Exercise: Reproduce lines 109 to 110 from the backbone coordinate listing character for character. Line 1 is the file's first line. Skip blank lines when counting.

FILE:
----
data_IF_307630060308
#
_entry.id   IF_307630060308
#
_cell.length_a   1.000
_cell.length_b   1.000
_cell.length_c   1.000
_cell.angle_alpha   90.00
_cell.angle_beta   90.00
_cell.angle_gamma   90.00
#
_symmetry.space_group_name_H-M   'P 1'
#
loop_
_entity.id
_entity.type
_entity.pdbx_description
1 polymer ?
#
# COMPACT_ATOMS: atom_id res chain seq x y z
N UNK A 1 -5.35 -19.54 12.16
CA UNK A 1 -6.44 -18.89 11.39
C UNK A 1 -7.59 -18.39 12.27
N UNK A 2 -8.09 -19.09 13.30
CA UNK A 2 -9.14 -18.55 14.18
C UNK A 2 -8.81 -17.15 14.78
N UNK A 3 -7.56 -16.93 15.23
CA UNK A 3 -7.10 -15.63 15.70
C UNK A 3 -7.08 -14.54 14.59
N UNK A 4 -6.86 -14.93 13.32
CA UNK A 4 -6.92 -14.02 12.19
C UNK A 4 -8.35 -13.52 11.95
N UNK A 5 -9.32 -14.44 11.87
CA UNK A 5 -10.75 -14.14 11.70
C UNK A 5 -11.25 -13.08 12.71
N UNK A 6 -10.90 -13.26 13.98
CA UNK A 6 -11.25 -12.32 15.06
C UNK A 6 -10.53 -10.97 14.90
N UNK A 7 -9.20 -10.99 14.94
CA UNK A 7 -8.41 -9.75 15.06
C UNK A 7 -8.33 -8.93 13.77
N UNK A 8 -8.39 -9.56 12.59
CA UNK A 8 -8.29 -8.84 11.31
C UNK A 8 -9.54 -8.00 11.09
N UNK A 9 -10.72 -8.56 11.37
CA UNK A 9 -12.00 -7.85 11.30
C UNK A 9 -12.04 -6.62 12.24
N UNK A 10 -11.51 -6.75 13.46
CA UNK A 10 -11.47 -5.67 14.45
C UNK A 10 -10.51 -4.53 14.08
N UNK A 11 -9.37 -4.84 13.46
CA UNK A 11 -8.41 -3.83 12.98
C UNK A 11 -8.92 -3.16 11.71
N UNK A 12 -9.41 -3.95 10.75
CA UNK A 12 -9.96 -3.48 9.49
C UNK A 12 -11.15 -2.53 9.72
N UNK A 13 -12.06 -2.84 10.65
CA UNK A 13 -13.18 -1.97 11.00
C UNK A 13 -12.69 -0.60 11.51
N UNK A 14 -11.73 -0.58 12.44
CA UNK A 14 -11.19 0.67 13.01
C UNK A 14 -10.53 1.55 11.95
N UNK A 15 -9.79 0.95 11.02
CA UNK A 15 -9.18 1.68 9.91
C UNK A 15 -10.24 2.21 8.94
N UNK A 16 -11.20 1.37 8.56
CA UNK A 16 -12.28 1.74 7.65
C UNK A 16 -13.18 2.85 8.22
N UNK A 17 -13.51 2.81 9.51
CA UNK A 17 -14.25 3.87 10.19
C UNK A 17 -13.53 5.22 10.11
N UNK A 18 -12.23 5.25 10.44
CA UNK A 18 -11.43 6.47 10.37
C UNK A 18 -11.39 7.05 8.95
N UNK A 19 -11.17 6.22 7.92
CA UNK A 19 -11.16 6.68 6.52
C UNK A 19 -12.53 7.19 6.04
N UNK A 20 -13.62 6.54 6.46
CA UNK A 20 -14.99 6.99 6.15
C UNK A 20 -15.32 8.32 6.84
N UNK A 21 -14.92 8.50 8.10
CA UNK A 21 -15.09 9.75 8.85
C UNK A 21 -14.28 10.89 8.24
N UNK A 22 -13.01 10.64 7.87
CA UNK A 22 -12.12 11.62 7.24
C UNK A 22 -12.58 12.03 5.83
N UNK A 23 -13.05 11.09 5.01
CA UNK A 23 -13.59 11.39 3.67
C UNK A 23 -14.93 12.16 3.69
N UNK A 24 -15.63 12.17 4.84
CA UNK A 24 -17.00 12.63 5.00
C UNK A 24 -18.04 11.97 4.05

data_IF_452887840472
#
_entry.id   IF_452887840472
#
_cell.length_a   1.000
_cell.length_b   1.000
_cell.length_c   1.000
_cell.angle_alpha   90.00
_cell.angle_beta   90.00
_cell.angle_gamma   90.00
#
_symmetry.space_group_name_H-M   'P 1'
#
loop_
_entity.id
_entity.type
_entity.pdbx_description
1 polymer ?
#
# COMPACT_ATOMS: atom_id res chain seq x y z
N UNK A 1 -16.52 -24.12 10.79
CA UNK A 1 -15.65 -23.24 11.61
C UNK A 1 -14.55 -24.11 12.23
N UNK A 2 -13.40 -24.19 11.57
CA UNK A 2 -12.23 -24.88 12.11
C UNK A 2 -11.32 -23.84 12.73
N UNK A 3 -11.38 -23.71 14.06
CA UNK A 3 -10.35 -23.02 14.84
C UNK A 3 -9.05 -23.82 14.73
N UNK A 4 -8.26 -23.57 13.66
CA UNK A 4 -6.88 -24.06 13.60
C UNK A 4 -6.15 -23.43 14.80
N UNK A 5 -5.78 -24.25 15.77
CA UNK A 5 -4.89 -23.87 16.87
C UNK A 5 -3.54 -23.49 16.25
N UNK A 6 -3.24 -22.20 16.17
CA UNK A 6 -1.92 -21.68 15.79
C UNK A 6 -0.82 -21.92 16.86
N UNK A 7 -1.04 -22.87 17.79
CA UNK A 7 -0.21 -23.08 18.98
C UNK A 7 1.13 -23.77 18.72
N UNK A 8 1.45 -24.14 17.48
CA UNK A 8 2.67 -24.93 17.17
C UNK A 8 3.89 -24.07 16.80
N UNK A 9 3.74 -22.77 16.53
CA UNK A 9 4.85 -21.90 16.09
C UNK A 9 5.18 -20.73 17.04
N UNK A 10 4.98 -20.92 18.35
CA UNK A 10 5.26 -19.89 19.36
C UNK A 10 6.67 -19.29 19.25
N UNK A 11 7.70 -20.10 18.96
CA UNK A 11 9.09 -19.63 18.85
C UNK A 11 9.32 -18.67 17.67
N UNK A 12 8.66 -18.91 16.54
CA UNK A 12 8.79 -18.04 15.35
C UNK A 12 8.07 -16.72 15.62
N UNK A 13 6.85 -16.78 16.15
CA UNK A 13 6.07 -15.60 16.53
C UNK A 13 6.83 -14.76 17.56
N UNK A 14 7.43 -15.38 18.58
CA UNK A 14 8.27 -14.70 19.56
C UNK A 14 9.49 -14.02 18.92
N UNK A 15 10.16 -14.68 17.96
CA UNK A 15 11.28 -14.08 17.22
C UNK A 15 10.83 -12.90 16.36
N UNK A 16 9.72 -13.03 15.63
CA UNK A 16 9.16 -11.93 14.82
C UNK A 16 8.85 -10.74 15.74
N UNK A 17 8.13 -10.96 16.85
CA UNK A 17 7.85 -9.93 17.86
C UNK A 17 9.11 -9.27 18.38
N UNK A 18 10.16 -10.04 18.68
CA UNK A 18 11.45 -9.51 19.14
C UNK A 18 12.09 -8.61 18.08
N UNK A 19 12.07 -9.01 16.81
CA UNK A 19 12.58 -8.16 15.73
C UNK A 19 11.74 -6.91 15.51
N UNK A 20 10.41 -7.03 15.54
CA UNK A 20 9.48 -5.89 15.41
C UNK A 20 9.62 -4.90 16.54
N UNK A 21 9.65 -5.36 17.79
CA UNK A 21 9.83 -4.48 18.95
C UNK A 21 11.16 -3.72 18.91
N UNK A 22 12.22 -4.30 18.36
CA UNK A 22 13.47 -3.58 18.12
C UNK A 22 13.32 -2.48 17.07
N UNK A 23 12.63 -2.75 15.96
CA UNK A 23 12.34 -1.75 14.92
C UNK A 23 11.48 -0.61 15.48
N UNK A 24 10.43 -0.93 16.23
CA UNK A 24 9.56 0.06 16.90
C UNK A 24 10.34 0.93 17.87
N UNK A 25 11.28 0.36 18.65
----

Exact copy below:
_entity.pdbx_description
1 polymer ?